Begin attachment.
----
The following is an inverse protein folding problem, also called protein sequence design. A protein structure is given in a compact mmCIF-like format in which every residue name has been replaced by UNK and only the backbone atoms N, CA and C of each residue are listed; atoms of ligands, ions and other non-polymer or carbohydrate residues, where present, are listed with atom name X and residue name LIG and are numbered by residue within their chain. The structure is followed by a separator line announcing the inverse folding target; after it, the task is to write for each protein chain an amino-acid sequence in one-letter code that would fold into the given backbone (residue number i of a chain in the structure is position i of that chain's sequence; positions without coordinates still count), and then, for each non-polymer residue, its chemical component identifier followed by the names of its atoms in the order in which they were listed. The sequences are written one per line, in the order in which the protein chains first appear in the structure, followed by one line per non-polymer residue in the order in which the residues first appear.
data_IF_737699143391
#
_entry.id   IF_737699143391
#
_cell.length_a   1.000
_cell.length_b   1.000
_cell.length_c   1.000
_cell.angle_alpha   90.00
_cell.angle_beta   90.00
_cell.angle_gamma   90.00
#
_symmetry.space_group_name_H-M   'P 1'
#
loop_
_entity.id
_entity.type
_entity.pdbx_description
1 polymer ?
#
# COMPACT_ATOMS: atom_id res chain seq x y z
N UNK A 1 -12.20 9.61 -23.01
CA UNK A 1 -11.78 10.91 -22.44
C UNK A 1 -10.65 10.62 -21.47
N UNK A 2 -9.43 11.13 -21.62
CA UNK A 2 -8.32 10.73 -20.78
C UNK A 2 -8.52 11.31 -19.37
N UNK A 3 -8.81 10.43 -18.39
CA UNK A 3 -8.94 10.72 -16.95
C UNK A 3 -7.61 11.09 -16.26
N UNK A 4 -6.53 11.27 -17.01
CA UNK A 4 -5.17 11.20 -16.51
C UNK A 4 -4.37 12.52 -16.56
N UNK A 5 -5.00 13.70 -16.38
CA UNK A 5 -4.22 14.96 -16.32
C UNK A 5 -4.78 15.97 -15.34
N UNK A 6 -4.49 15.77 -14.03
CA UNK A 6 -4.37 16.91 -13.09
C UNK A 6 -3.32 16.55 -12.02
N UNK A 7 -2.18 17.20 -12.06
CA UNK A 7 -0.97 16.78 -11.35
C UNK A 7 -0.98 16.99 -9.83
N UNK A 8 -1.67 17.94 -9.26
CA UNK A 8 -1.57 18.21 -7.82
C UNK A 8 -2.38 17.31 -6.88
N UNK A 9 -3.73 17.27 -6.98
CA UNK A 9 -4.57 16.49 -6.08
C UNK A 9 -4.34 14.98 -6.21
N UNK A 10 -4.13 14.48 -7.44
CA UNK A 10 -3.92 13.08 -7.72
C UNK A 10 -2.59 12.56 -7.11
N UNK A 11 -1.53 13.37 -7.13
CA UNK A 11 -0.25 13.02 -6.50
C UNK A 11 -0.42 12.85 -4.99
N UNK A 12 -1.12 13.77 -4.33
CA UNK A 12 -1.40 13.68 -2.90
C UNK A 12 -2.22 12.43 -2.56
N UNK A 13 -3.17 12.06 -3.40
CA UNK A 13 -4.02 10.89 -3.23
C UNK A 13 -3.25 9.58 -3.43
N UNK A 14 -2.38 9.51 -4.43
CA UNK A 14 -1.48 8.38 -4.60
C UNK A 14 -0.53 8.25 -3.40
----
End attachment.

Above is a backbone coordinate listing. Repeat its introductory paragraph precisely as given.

The following is an inverse protein folding problem, also called protein sequence design. A protein structure is given in a compact mmCIF-like format in which every residue name has been replaced by UNK and only the backbone atoms N, CA and C of each residue are listed; atoms of ligands, ions and other non-polymer or carbohydrate residues, where present, are listed with atom name X and residue name LIG and are numbered by residue within their chain. The structure is followed by a separator line announcing the inverse folding target; after it, the task is to write for each protein chain an amino-acid sequence in one-letter code that would fold into the given backbone (residue number i of a chain in the structure is position i of that chain's sequence; positions without coordinates still count), and then, for each non-polymer residue, its chemical component identifier followed by the names of its atoms in the order in which they were listed. The sequences are written one per line, in the order in which the protein chains first appear in the structure, followed by one line per non-polymer residue in the order in which the residues first appear.